Background: The evolving epidemiology and therapeutic management of HIV disease has important implications for health care resource utilization in HIV-infected patients, and health care resource use data are also needed to support policy and financial decision making.
Methods: Demographic, clinical, and resource utilization data were collected from 9 U.S. HIV primary and specialty care sites in calendar year 1999. Rates of resource use were calculated for hospital admission, length of hospital stay, and outpatient clinic/office visits.
Results: The sample included 5255 patients from HIV primary care sites in 3 eastern, 3 midwestern, and 3 western areas of the United States. Hospital admissions accounted for an annual mean of 297 days per 100 persons/y in 1999. Hospital days ranged from a low of 165 per 100 persons/mo for a CD4 > 500 cells/mm3 to 840 per 100 persons/mo for a CD4 < 50 cells/mm3 (p < .01). Mean annual outpatient clinic/office visits were 10.7 per person in 1999. A declining CD4 level and an increasing HIV-1 RNA level were both associated with higher hospital and outpatient utilization. HAART use was associated with fewer hospital days, and a higher outpatient visit rate. Injecting drug use risk was associated with an increase in hospital days. African American race was associated with a higher number of hospital days, but a lower outpatient visit rate. Female gender was associated with higher outpatient utilization. Mean monthly inpatient and outpatient expenditures in 1999 were $423 and $168. respectively.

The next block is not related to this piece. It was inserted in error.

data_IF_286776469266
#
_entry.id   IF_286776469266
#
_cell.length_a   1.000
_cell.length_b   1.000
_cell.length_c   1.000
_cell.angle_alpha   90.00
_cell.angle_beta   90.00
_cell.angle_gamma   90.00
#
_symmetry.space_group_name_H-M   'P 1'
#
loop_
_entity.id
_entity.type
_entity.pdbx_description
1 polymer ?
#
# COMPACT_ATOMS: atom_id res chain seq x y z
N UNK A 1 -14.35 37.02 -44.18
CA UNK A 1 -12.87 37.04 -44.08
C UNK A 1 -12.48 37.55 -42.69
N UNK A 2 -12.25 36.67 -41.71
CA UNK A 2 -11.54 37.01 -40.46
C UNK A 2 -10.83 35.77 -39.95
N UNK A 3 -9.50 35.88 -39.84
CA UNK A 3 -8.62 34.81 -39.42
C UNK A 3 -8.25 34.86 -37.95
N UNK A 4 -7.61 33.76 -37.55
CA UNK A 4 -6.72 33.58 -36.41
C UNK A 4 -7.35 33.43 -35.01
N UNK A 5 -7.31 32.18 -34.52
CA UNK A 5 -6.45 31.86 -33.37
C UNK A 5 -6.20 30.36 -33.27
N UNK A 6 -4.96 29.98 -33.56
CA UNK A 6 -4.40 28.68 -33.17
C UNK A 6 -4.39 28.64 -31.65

Conclusion: As HIV care continues to evolve, data from our network of HIV providers will be useful in quantifying changes in HIV health services utilization to guide policy makers, as well as HIV care payers and providers.
(C) 2002 Lippincott Williams & Wilkins, Inc.